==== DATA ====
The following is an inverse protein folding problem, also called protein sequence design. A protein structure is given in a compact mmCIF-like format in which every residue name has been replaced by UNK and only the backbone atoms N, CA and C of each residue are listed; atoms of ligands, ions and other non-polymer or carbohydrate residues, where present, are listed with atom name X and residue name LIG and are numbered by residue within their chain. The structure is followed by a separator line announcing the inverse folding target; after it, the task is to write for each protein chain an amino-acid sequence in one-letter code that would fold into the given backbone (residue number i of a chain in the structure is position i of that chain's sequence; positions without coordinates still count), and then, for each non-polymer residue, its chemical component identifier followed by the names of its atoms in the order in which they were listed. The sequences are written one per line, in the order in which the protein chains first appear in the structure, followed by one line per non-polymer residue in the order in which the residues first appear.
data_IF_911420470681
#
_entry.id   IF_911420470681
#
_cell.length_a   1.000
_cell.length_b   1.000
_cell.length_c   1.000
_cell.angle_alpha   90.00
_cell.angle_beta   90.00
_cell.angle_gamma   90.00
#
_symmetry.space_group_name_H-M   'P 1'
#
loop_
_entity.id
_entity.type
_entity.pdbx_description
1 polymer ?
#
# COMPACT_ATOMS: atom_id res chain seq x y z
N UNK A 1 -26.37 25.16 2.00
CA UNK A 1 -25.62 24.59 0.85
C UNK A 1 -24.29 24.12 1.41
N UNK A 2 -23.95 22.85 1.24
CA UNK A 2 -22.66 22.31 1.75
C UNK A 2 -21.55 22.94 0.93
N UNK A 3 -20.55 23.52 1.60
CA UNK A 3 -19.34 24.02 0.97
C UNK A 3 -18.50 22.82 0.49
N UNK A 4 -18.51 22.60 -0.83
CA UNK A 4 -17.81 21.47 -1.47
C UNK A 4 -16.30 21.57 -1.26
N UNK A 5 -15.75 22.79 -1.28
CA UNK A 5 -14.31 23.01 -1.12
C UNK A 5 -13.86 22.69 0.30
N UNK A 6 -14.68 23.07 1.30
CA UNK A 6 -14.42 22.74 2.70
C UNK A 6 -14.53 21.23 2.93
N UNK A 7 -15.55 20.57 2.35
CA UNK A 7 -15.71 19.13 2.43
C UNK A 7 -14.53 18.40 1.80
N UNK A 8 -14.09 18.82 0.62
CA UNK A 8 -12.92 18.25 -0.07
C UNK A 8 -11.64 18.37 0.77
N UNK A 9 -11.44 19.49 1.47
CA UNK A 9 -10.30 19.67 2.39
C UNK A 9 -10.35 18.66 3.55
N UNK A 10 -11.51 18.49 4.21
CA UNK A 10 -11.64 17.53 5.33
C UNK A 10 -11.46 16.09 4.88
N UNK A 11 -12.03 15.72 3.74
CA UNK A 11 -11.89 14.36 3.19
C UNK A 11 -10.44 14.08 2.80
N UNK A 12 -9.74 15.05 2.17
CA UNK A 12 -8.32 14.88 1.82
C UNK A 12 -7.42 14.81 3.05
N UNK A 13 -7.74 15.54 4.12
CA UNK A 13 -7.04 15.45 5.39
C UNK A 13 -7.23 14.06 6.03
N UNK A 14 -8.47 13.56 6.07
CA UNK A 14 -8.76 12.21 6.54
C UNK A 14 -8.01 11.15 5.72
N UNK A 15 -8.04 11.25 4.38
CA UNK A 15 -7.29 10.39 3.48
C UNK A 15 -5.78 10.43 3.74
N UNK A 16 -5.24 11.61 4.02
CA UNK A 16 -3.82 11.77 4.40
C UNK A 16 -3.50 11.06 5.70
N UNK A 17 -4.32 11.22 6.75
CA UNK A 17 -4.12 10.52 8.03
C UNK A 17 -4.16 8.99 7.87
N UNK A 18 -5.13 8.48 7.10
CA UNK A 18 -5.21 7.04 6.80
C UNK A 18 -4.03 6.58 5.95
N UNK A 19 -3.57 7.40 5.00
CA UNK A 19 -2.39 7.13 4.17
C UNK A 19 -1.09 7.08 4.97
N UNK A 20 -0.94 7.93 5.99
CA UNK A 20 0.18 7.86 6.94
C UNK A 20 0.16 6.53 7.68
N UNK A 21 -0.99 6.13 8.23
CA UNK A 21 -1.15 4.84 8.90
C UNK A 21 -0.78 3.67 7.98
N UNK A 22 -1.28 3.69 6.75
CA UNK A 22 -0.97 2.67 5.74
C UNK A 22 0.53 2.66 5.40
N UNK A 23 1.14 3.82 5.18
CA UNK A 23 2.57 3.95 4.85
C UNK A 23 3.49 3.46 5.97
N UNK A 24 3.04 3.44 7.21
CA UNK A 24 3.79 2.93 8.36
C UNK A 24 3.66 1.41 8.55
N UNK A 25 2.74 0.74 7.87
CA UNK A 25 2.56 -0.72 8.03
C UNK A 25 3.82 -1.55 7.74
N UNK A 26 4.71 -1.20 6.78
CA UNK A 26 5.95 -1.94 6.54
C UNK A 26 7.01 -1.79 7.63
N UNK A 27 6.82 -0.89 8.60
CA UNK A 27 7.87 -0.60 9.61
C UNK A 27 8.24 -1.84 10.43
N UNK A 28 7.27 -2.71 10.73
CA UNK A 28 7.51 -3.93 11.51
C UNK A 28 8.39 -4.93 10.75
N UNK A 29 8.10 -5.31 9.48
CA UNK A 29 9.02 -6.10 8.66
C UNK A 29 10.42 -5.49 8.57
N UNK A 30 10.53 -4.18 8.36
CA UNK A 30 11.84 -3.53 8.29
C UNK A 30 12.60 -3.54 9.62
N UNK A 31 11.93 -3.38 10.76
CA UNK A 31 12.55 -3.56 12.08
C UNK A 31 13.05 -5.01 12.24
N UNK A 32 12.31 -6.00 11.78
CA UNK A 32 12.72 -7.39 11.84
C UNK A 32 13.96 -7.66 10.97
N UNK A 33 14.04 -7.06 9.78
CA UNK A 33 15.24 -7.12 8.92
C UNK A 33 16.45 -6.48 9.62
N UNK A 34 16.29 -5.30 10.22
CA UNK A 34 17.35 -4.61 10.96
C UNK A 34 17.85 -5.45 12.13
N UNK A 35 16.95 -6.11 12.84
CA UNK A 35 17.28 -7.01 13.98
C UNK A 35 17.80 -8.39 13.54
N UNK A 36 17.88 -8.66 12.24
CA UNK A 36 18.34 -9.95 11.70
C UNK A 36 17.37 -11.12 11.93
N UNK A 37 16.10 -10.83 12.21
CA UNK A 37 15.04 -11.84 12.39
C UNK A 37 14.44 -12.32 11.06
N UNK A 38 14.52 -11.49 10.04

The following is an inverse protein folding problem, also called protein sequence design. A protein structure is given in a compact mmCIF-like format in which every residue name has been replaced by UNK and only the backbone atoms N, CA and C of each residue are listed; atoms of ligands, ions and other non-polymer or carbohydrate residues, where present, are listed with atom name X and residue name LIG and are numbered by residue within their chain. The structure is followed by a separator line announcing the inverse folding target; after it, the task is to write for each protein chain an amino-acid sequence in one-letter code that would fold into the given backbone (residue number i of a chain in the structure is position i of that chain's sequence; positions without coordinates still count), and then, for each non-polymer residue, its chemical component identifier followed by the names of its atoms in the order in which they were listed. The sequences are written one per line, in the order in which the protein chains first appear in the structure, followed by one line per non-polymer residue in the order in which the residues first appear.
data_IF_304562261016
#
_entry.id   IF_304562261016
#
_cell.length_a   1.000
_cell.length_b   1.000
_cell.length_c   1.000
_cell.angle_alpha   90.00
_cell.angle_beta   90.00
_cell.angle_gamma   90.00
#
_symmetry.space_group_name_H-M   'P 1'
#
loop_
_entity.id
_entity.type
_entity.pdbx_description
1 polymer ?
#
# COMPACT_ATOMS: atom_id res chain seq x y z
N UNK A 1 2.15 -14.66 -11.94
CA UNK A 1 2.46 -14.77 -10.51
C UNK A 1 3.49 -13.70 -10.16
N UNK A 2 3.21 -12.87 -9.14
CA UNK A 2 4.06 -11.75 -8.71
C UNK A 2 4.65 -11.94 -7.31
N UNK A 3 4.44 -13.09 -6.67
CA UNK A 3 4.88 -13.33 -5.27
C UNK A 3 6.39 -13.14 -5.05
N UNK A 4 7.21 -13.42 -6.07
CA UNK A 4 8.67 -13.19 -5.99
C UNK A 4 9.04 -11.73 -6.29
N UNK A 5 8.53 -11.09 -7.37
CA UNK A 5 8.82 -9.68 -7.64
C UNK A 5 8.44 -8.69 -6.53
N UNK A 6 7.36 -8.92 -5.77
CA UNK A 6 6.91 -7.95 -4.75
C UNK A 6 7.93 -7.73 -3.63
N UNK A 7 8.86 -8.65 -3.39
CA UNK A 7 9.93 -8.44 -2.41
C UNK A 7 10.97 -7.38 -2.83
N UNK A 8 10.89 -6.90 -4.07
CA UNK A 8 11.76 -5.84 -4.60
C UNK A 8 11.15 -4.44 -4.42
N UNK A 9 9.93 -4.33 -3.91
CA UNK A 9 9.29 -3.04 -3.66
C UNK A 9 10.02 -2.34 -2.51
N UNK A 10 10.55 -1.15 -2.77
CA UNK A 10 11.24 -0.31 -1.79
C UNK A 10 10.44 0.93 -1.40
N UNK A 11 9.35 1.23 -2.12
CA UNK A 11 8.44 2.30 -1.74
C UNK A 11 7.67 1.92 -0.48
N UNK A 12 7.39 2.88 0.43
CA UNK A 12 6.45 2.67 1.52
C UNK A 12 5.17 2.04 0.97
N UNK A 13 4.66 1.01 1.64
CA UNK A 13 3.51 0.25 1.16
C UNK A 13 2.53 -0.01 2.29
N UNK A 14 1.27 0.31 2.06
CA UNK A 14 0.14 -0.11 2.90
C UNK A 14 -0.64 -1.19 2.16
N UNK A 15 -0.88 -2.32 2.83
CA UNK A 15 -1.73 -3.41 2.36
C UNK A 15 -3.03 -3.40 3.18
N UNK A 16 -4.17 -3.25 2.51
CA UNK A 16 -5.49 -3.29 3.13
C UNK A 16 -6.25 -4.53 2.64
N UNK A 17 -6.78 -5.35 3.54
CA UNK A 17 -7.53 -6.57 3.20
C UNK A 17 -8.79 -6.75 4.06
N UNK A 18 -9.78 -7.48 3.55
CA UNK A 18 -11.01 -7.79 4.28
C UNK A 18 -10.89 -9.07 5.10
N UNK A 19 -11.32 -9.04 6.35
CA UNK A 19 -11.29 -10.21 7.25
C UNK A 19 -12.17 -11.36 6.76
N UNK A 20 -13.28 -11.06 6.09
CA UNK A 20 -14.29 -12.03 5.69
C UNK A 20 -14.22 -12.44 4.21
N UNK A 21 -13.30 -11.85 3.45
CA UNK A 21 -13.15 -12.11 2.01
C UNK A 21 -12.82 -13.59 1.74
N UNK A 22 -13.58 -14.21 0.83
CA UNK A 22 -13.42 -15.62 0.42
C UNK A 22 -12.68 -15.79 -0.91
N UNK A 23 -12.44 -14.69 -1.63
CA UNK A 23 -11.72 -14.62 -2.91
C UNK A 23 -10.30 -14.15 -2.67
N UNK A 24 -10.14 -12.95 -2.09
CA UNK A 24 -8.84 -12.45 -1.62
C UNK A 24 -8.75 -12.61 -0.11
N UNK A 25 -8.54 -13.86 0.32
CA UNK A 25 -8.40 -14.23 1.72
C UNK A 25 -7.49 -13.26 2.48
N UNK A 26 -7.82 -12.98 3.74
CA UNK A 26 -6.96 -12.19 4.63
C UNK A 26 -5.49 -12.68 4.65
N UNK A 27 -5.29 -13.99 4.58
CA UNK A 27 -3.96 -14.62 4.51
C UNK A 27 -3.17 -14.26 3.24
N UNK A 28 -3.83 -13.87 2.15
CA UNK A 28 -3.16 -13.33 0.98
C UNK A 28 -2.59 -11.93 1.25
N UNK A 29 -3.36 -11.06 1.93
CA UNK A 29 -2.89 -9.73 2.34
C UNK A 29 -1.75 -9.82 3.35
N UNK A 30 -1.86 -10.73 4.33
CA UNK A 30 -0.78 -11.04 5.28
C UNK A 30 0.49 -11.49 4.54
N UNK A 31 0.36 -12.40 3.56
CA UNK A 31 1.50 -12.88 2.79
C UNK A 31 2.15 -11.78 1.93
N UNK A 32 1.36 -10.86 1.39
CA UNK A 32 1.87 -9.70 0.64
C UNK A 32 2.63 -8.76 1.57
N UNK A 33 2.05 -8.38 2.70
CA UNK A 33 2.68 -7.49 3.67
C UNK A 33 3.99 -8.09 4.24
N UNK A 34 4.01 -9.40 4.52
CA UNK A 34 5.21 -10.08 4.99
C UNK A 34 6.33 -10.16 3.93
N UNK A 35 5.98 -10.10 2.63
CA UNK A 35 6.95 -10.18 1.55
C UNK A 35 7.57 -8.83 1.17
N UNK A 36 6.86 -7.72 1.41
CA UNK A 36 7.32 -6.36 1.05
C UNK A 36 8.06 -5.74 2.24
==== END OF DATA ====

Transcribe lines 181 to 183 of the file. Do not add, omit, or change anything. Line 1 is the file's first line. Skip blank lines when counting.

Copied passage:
C UNK A 9 10.02 -2.34 -2.51
N UNK A 10 10.55 -1.15 -2.77
CA UNK A 10 11.24 -0.31 -1.79